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From giacomo <>
Subject Re: [c2] simple question on map:redirect-to semantics
Date Sat, 19 May 2001 15:30:52 GMT

On Sat, 19 May 2001, Martin Man wrote:

> On Fri, May 18, 2001 at 02:15:48PM -0400, Donald Ball wrote:
> > On Fri, 18 May 2001, giacomo wrote:
> >
> > > > > Have you tried using
> > > > >
> > > > >  <map:match pattern="foo/bar">
> > > > >    <map:redirect-to uri="../bat"/>
> > > > >  </map:match>
> > > >
> > > > sure, and that works, but i think it's ugly and hard to maintain if you
> > > > deal with deeply structured patterns. e.g. if i move foo/bar to
> > > > resources/foo/bar, i also have to change the redirect uri.
> > >
> > > Well, can you imagine what Stefano would say about that? Better plan you
> > > URI space!
> >
> > and i'm also sure that he'd recommend having a webapp-mount-point
> > independent way of writing webapp-absolute urls!
> >
> > <map:match pattern="foo/bar/bat/cat/dog">
> >   <map:redirect-to uri="../../../../bat"/>
> > </map:match>
> >
> > is much harder to parse (for people anyway) and maintain than
> >
> > <map:match pattern="foo/bar/bat/cat/dog">
> >   <map:redirect-to uri="context://bat"/>
> > </map:match>
> I'm +10 of allowing context-relative redirects, I think we all agreed upon it
> in the former "redirect" discussion but then it silently stopped. Right now we
> have redirects that comply with servlet-specs, but I'm sure we need
> context-relative redirects also (perhaps we can turn it around and make the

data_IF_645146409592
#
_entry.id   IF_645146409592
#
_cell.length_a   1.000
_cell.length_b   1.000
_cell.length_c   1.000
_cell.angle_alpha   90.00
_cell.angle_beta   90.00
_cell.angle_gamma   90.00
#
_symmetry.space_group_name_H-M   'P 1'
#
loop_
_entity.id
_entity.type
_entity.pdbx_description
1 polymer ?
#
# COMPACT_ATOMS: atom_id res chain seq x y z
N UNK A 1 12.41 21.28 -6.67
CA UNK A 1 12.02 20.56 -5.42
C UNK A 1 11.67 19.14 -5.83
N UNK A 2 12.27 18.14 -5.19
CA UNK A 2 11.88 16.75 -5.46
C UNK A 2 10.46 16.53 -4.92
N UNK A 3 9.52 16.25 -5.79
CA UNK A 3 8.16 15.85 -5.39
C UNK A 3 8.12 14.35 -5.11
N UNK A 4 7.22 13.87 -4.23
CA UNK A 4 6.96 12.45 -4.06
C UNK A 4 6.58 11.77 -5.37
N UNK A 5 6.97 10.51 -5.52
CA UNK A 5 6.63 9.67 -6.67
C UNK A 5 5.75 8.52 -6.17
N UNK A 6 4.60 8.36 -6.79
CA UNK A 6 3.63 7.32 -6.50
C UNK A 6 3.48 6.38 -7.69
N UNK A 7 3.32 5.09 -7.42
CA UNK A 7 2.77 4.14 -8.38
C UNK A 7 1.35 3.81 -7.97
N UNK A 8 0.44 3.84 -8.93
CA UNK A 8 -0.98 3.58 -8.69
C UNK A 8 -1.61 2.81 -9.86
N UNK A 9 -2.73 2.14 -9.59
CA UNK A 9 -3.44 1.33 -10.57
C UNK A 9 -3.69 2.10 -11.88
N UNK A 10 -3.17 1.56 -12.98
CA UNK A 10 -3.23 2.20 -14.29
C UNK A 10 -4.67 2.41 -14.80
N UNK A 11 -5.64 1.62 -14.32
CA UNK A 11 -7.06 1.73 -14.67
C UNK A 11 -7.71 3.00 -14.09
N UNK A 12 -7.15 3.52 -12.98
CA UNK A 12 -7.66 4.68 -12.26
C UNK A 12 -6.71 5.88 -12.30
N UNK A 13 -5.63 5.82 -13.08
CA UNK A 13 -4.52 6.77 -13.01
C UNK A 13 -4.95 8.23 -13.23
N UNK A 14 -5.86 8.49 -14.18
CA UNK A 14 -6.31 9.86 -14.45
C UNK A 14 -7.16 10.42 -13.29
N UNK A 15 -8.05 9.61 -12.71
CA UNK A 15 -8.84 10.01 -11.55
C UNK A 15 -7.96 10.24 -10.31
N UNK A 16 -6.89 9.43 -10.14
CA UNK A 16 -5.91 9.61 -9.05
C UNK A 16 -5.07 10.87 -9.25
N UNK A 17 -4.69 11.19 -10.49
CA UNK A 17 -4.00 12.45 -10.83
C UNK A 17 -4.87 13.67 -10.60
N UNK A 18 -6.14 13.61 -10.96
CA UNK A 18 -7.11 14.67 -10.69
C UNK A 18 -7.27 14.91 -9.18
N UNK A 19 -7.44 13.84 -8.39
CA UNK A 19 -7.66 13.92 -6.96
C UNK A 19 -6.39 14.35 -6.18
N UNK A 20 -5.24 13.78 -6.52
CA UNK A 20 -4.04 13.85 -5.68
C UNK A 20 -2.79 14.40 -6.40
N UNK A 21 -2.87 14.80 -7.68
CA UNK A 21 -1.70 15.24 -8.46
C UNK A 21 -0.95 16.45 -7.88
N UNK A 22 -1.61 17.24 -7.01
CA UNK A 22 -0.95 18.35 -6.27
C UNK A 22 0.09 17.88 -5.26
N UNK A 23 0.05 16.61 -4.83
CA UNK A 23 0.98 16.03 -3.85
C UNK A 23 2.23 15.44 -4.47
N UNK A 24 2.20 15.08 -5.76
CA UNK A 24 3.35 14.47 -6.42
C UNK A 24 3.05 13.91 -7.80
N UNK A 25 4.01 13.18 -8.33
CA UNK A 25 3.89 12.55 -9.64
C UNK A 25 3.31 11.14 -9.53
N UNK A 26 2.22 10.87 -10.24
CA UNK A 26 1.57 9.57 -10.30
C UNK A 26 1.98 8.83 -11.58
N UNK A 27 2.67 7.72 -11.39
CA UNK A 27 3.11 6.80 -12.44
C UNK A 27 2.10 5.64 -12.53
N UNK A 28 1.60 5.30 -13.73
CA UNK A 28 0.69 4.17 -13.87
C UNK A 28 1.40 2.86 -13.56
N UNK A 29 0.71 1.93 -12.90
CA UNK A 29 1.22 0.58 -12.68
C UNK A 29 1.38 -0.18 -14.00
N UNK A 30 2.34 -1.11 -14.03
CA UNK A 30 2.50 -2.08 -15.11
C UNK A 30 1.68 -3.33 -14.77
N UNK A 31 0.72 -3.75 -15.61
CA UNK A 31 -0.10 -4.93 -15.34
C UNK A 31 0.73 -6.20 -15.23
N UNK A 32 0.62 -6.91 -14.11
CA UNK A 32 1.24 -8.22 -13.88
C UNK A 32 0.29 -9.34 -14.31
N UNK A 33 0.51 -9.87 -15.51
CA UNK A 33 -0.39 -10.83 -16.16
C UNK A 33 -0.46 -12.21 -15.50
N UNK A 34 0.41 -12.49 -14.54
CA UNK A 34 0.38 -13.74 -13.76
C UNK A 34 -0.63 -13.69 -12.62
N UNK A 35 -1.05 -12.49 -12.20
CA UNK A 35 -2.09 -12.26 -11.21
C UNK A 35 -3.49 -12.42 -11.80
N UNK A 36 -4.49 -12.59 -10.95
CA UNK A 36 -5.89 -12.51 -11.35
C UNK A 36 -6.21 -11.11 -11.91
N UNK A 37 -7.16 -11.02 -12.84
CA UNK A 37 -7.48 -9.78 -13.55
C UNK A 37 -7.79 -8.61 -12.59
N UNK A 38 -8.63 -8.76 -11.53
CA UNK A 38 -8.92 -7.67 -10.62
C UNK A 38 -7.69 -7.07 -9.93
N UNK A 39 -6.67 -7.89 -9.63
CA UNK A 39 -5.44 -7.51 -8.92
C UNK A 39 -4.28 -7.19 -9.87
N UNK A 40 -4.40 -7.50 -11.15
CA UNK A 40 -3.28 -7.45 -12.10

> context ones by default and absolute ones per explicit request???)
> really ugly example follows, like more the one with context://
> <map:redirect-to uri="/under/context"/>
> <map:redirect-to uti="/another_webapp" absoulte=yes"/>
> as donald said: it allows you to write portable and context-independent webapps.
> right now I have several webapps that make a use of absolute redirect and it
> IS really nasty hack and no it DOES not have anything to do with URI space
> planning ;-|

Ok, lets nail it down. What is the semantic of the <map:redirect-to>

a) you can use the resource="resource-name" attribute to break out of
   the evaluation sequence into a predefined pipeline arragement.
b) you can use the uri="another-uri" attribute to let the environment
   decide how to handle it by using the redirect method a concrete
   Environment has to implement for the sitemap.

Now, a) is in the concern of the sitemap while b) is in the concern of
the environment. The term uri is something that I don't like very much
because if you imagine you have written a concrete Environment for lets
say Apache James (Java Apache Mail Enterprise Server) what is the
semantic of the uri= attribute there. Is it a bounce to say "this
address isn't in use anymore, please use the address ${uri}"? Or is it
forwarding the message to the address mentioned in the uri attribute?
And what sense does it makes naming this attribute "uri" in a
JamesEnvironment. But since I've no good alternative for an other name
better suited to abstract that meaning of the uri attribute lets keep it
as it is.

Speaking so we need to define how the concrete HttpEnvironment
interprets the string specified in the uri attribute for different
contexts the system is in.

               root-sitemap  sub-sitemap      sub-sub-sitemap
uri: foo/bar   /ctx/foo/bar  /ctx/sub/foo/bar /ctx/sub1/sub2/foo/bar
uri: /foo/bar  /ctx/foo/bar  /ctx/foo/bar     /ctx/foo/bar
uri: //foo/bar /foo/bar      /foo/bar         /foo/bar

A question remaining is "how do I specify in the sub-sub-sitemap a uri
for the sub-sitemap". Well either with ../foo/bar or with /sub1/foo/bar.

I don't like using a already used protocol specifier like context://
because it already has a semantic like "pointing into the file system
structure at the Environments root contexts". Using it in the uri
attribute will change that semantic "pointing into the uri space
structure at the Environments root uri space".



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